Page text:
Close

Life Spans, Health Care Costs and Rethinking Retirement

Three out of four affluent Americans would change how they approach money management if they knew they would live to be 100, according to the Merrill Lynch Affluent Insights Survey. Respondents said they would continue working at least part-time and/or re-evaluate their saving and investment strategies if they knew they would become centenarians.

The survey asked more than 1,000 individuals with investable assets of $250,000 or more about their goals and concerns. Many respondents cited the uncertainty of longevity and health care costs as key challenges to their investment strategies. Rising health care costs were cited as a top concern by 79% of respondents. Sixty percent were concerned about ensuring they have enough assets to last throughout their lifetime.

Many respondents said they do not expect to have a source of lifetime income beyond what is supplied by Social Security. As for pensions, just 38% of those under 50 anticipate or currently recieve a pension (versus 57% for those over age 50).

Respondents appeared willing to redefine traditional retirement. Nearly four in 10 would continue to work at least part-time in retirement if they knew they would live to age 100. More than 50% of respondents who had yet to retire planned on either cycling between work and leisure or working in a job they enjoy more (part- or full-time). Just 14% of respondents over the age 50 said they would retire once they hit a certain age.

Notably, providing for children and other family members was a priority. Only one in four respondents said they would be willing to leave a smaller inheritance to ensure they had enough assets to sustain them throughout retirement. Similarly, only 15% of respondents who were planning to retire in the next five years said they would be willing reduce financial support to their adult-age children in exchange for boosting their retirement savings.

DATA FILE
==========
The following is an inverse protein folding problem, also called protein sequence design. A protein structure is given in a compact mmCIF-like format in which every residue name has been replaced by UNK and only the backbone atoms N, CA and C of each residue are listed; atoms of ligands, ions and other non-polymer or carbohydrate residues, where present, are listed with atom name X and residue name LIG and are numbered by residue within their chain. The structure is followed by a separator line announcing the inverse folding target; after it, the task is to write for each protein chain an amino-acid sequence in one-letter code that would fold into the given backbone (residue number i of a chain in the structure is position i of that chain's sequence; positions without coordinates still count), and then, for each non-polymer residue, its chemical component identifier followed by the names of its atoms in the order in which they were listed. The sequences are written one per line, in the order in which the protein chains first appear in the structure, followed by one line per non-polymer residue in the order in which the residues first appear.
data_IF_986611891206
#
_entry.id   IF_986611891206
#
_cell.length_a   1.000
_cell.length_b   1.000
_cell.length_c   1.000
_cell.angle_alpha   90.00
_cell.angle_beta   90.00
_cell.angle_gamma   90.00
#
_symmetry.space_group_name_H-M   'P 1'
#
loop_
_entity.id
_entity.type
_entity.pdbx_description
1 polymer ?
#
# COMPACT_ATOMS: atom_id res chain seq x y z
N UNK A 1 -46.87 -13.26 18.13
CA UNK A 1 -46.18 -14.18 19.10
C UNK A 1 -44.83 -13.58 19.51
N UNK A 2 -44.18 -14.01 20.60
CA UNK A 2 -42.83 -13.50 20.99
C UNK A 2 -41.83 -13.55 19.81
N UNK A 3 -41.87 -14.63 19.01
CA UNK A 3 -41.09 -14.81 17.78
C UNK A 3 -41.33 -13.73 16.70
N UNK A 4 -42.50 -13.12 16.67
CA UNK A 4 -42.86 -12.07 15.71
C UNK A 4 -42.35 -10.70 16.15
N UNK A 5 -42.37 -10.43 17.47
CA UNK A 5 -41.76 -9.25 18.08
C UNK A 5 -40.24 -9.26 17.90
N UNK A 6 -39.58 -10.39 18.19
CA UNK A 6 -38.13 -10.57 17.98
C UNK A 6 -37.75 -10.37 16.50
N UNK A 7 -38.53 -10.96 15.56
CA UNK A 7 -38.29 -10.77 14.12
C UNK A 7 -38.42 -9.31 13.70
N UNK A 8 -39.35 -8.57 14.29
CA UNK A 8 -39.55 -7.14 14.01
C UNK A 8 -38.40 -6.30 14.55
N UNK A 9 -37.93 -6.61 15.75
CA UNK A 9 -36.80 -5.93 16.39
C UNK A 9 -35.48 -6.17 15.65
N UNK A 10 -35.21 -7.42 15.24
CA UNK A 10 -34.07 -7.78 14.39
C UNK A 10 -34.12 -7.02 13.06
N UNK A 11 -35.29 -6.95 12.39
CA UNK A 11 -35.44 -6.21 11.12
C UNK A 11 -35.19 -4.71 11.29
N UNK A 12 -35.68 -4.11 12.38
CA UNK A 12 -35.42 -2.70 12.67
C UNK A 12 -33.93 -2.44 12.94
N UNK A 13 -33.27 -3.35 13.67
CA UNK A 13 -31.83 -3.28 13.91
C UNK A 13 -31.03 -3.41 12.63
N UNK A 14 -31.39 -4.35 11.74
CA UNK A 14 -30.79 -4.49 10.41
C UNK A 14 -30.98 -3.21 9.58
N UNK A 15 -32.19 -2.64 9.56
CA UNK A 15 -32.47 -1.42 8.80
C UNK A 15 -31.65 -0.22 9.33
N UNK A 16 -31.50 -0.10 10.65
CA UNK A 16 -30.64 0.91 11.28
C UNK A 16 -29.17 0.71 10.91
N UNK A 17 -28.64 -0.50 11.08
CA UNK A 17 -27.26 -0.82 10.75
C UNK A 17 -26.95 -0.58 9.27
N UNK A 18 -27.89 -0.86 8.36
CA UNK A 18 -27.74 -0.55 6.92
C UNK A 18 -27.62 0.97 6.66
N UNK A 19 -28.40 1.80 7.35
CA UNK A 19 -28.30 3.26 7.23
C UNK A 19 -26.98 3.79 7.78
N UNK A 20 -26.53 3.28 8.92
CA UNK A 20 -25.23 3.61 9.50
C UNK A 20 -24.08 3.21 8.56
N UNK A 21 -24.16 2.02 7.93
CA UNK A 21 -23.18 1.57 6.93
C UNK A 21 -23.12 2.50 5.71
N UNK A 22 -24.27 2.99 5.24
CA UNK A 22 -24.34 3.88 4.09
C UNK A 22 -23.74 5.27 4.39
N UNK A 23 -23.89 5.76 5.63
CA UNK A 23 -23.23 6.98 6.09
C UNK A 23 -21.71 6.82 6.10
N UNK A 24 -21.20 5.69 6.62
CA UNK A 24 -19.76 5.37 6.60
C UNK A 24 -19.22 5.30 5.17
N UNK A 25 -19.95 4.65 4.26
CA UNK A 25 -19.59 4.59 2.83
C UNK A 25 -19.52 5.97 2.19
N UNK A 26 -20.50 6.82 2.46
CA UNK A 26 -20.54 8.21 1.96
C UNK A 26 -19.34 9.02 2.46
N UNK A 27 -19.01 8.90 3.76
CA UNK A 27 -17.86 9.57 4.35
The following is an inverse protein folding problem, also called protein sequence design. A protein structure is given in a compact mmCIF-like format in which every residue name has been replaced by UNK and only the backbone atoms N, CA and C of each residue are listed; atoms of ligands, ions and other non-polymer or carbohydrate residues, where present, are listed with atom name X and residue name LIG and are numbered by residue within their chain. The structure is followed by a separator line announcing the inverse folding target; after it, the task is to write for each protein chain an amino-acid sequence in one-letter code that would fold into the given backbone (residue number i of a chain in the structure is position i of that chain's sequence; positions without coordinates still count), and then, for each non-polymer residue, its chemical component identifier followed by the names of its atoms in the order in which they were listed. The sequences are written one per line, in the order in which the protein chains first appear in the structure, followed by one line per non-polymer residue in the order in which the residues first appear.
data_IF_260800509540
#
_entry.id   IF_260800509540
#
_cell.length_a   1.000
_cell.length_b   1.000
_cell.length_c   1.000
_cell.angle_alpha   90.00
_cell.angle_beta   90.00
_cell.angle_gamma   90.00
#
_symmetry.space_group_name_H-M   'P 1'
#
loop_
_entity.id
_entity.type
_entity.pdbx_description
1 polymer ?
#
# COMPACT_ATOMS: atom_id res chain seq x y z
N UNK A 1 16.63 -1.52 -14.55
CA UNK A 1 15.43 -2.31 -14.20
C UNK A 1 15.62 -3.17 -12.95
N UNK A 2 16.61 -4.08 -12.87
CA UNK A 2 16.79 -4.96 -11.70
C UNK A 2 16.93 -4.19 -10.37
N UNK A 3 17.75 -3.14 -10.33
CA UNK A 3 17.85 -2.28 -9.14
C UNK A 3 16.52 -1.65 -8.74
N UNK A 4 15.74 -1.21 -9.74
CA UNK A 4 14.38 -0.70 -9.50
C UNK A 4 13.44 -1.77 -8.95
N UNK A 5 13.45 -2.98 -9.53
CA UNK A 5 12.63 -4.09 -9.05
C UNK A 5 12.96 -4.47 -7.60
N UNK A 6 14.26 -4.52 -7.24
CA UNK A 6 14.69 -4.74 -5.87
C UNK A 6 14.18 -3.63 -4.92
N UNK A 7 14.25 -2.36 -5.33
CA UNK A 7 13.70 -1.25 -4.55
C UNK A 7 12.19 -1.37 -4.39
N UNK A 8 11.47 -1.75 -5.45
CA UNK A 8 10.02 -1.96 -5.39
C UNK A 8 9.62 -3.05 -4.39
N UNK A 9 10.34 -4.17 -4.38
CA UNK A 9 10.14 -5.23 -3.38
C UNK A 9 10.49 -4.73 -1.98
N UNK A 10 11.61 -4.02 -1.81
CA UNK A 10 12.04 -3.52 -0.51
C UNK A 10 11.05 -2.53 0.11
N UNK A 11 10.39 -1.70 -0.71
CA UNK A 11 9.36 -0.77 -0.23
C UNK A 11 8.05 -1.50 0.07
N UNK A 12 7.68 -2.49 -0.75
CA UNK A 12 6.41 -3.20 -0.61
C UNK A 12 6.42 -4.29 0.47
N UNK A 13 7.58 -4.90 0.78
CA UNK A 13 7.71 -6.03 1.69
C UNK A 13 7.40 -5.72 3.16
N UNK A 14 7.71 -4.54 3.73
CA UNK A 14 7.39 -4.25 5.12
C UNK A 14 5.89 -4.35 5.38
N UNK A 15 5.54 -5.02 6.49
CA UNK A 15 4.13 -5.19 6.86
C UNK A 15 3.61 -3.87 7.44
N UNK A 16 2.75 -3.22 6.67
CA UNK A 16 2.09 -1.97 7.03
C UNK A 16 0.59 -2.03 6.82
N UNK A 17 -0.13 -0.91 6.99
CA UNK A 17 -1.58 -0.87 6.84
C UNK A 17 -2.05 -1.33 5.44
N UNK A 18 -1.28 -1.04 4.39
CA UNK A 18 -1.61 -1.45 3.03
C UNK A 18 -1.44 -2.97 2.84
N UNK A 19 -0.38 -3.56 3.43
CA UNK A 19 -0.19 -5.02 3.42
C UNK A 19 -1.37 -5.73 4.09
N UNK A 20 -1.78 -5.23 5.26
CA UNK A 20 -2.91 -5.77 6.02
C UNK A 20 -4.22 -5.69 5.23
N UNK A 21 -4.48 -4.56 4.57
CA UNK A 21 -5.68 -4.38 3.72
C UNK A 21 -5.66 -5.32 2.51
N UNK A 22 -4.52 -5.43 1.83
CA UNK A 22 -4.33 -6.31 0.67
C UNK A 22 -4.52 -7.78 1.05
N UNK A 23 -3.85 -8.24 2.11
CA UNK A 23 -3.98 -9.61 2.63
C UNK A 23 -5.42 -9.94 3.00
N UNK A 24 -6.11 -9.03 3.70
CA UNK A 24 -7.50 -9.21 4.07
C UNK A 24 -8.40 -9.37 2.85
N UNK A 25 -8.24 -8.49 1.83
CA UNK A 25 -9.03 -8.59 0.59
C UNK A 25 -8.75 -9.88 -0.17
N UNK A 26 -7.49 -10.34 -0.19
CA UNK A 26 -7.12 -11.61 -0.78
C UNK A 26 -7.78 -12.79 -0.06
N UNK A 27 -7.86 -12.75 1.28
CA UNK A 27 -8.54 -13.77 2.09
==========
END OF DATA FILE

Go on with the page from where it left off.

With average life spans increasing, it is becoming more important for investors to consider that they could live longer they originally anticipated. This means planning for both near-term and long-term needs.

Source: “Merrill Lynch Affluent Insights Survey,” February 22, 2012, Merrill Lynch Wealth Management.


Discussion

Neil from PA posted over 2 years ago:

Seriously stupid article reflective of why Merrill Lynch went under and had to be bought by Bank of America, in itself a fate worse than death.

It might be interesting to know what percentage of the population actually reaches age 100 and how many might be expected to 30 years from now. If Western civilization lasts that long.


E from NM posted over 2 years ago:

We all are "wide-eyed" before an event happens in life - then after the event we face reality. We have these high expectations about how we are going to spend our retirement money UNTIL we actually retire.

Let me just say - plan a lot before retirement and during retirement but know that the plan changes more often than one would think. But that just says - keep moving forward and don't look back. Retirement is a great time of life.


Ruth from OR posted over 2 years ago:

There are many people right now who are living longer than they anticipated and are trying to live on social security. Mostly, it is older women who did not work outside the home, are widowed, and have meager resources. It is very important for women particularly, to plan to live to 100 or longer. If we die earlier than 100, our children or our charities will inherit more but we will have been self sufficient to the end.


You need to log in as a registered AAII user before commenting.
Create an account

Log In